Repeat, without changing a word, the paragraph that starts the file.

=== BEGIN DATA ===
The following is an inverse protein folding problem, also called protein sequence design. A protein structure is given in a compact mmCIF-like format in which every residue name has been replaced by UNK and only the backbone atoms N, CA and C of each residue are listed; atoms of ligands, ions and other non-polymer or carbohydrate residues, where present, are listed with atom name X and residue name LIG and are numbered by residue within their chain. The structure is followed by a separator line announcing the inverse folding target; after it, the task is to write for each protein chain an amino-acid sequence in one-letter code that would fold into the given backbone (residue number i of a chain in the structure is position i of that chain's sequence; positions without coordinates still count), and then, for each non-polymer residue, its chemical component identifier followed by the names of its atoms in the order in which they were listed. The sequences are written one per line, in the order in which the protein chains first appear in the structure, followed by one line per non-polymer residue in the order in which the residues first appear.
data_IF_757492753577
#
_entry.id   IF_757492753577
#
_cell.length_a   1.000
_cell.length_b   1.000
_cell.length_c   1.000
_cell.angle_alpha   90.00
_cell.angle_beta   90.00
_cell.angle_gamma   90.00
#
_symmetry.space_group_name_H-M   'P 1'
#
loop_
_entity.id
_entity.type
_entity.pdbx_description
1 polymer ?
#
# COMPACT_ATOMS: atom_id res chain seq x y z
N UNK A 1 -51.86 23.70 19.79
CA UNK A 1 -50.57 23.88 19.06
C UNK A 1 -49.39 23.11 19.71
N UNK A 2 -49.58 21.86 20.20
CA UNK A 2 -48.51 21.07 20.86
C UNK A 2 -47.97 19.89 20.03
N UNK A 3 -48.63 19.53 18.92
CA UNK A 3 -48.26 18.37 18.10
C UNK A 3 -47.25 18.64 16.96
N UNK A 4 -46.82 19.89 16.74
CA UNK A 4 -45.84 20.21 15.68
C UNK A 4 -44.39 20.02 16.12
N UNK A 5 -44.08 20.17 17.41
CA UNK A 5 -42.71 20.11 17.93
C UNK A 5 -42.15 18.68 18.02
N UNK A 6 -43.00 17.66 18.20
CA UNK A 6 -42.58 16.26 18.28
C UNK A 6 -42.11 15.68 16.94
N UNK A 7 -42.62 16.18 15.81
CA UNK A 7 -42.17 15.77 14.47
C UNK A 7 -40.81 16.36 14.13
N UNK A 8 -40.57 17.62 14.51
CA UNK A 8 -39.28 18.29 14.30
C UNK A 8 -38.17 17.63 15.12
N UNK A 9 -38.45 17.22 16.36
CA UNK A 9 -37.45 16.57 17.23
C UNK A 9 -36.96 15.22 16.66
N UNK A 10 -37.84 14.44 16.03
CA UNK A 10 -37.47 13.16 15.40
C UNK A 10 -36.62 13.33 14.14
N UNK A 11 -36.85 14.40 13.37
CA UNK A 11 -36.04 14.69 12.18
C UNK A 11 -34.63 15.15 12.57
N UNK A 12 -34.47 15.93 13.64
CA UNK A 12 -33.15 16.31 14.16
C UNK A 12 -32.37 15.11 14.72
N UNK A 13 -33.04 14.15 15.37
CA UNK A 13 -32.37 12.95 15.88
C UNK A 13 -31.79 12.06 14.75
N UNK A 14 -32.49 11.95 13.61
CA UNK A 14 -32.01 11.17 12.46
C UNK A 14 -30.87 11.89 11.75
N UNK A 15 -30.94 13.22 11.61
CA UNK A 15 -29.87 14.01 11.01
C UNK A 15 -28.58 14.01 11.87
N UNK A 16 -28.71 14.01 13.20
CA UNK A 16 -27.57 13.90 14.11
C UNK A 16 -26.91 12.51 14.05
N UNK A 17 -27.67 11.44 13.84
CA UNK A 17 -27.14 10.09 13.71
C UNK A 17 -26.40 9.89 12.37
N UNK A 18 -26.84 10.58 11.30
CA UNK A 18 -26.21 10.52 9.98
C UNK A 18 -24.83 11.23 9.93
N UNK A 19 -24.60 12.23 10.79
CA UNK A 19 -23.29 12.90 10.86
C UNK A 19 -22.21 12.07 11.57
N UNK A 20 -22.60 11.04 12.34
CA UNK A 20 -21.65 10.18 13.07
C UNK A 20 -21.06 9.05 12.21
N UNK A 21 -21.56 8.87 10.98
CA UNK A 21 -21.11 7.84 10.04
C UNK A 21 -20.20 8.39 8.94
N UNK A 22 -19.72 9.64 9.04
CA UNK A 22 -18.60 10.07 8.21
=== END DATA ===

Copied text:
The following is an inverse protein folding problem, also called protein sequence design. A protein structure is given in a compact mmCIF-like format in which every residue name has been replaced by UNK and only the backbone atoms N, CA and C of each residue are listed; atoms of ligands, ions and other non-polymer or carbohydrate residues, where present, are listed with atom name X and residue name LIG and are numbered by residue within their chain. The structure is followed by a separator line announcing the inverse folding target; after it, the task is to write for each protein chain an amino-acid sequence in one-letter code that would fold into the given backbone (residue number i of a chain in the structure is position i of that chain's sequence; positions without coordinates still count), and then, for each non-polymer residue, its chemical component identifier followed by the names of its atoms in the order in which they were listed. The sequences are written one per line, in the order in which the protein chains first appear in the structure, followed by one line per non-polymer residue in the order in which the residues first appear.